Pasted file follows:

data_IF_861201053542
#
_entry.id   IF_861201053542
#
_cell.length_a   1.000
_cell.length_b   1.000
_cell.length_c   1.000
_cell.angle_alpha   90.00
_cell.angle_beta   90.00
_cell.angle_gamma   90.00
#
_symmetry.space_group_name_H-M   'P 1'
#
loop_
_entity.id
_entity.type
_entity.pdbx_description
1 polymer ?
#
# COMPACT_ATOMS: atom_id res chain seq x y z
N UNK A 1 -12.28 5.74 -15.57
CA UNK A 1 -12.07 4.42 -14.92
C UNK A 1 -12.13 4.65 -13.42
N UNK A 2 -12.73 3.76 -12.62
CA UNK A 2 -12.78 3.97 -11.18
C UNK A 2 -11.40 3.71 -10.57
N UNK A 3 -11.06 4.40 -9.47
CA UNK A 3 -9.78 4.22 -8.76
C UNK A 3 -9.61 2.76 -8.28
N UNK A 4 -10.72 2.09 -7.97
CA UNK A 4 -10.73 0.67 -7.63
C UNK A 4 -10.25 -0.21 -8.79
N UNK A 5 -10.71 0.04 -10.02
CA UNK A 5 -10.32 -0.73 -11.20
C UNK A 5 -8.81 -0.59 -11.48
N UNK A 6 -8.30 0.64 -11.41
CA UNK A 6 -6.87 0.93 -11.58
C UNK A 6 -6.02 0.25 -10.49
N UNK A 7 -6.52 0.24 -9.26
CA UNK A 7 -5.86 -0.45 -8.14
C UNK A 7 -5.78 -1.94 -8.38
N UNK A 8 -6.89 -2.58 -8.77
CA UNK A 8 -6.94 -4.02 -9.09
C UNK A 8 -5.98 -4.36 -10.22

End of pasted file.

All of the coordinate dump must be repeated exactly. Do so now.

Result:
data_IF_861201053542
#
_entry.id   IF_861201053542
#
_cell.length_a   1.000
_cell.length_b   1.000
_cell.length_c   1.000
_cell.angle_alpha   90.00
_cell.angle_beta   90.00
_cell.angle_gamma   90.00
#
_symmetry.space_group_name_H-M   'P 1'
#
loop_
_entity.id
_entity.type
_entity.pdbx_description
1 polymer ?
#
# COMPACT_ATOMS: atom_id res chain seq x y z
N UNK A 1 -12.28 5.74 -15.57
CA UNK A 1 -12.07 4.42 -14.92
C UNK A 1 -12.13 4.65 -13.42
N UNK A 2 -12.73 3.76 -12.62
CA UNK A 2 -12.78 3.97 -11.18
C UNK A 2 -11.40 3.71 -10.57
N UNK A 3 -11.06 4.40 -9.47
CA UNK A 3 -9.78 4.22 -8.76
C UNK A 3 -9.61 2.76 -8.28
N UNK A 4 -10.72 2.09 -7.97
CA UNK A 4 -10.73 0.67 -7.63
C UNK A 4 -10.25 -0.21 -8.79
N UNK A 5 -10.71 0.04 -10.02
CA UNK A 5 -10.32 -0.73 -11.20
C UNK A 5 -8.81 -0.59 -11.48
N UNK A 6 -8.30 0.64 -11.41
CA UNK A 6 -6.87 0.93 -11.58
C UNK A 6 -6.02 0.25 -10.49
N UNK A 7 -6.52 0.24 -9.26
CA UNK A 7 -5.86 -0.45 -8.14
C UNK A 7 -5.78 -1.94 -8.38
N UNK A 8 -6.89 -2.58 -8.77
CA UNK A 8 -6.94 -4.02 -9.09
C UNK A 8 -5.98 -4.36 -10.22